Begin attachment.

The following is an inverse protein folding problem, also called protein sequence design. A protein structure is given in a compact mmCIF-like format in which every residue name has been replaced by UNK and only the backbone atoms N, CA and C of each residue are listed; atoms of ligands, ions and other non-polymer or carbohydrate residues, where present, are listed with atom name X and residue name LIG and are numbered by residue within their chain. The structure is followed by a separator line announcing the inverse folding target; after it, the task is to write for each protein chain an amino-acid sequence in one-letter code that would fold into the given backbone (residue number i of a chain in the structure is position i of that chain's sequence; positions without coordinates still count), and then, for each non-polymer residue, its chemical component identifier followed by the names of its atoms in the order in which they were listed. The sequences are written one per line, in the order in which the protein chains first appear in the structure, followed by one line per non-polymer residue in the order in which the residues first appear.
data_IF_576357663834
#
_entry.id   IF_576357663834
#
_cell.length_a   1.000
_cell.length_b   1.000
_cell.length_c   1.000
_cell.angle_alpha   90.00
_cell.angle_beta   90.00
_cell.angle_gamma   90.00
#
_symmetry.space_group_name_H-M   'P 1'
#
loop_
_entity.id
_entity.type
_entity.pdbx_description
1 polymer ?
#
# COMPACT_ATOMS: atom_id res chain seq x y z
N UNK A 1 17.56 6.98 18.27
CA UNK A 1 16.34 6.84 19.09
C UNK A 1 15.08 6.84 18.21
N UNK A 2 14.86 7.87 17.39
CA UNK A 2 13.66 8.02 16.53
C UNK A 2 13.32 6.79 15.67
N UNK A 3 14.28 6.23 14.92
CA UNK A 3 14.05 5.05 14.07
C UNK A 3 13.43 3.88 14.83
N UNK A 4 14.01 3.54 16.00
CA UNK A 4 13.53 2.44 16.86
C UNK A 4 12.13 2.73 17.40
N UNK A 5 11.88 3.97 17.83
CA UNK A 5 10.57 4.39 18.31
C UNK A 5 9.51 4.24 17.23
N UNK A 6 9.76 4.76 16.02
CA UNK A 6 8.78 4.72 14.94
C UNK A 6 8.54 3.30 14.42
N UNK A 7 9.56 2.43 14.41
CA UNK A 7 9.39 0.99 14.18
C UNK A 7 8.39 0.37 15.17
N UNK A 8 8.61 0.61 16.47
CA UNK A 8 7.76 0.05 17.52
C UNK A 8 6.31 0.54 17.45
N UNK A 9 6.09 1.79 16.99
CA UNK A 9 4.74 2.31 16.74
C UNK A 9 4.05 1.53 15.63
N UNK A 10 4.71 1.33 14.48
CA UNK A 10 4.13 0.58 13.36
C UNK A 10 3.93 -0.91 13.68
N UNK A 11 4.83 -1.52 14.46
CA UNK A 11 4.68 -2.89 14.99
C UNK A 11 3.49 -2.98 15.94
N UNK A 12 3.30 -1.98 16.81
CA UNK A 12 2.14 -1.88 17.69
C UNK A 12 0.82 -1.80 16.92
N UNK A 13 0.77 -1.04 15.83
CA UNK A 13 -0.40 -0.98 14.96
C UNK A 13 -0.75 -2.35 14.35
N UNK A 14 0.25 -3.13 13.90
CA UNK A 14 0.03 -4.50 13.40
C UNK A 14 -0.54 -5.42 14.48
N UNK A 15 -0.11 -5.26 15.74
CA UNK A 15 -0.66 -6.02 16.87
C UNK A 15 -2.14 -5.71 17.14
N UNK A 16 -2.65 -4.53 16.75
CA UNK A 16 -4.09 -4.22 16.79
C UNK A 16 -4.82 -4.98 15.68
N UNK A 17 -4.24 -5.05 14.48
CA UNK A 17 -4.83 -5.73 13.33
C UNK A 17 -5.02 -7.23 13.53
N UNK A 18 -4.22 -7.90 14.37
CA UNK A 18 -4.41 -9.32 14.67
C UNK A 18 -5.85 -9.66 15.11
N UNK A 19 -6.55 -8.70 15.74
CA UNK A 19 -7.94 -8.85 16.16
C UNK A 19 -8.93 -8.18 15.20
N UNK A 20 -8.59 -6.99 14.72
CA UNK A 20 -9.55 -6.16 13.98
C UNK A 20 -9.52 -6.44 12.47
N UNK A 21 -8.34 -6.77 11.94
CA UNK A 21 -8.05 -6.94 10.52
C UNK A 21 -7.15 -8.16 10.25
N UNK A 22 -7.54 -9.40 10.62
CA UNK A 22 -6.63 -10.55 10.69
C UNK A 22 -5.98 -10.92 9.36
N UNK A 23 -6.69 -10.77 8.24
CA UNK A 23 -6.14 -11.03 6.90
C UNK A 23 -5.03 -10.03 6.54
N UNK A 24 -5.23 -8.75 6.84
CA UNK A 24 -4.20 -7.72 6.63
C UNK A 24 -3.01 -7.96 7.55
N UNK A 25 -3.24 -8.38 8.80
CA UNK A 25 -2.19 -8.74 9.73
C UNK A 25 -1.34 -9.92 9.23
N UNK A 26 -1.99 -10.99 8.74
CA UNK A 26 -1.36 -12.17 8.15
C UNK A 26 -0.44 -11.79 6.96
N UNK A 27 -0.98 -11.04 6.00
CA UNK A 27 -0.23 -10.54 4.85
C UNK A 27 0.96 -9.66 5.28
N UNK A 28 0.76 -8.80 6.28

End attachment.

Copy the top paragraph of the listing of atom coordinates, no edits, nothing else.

The following is an inverse protein folding problem, also called protein sequence design. A protein structure is given in a compact mmCIF-like format in which every residue name has been replaced by UNK and only the backbone atoms N, CA and C of each residue are listed; atoms of ligands, ions and other non-polymer or carbohydrate residues, where present, are listed with atom name X and residue name LIG and are numbered by residue within their chain. The structure is followed by a separator line announcing the inverse folding target; after it, the task is to write for each protein chain an amino-acid sequence in one-letter code that would fold into the given backbone (residue number i of a chain in the structure is position i of that chain's sequence; positions without coordinates still count), and then, for each non-polymer residue, its chemical component identifier followed by the names of its atoms in the order in which they were listed. The sequences are written one per line, in the order in which the protein chains first appear in the structure, followed by one line per non-polymer residue in the order in which the residues first appear.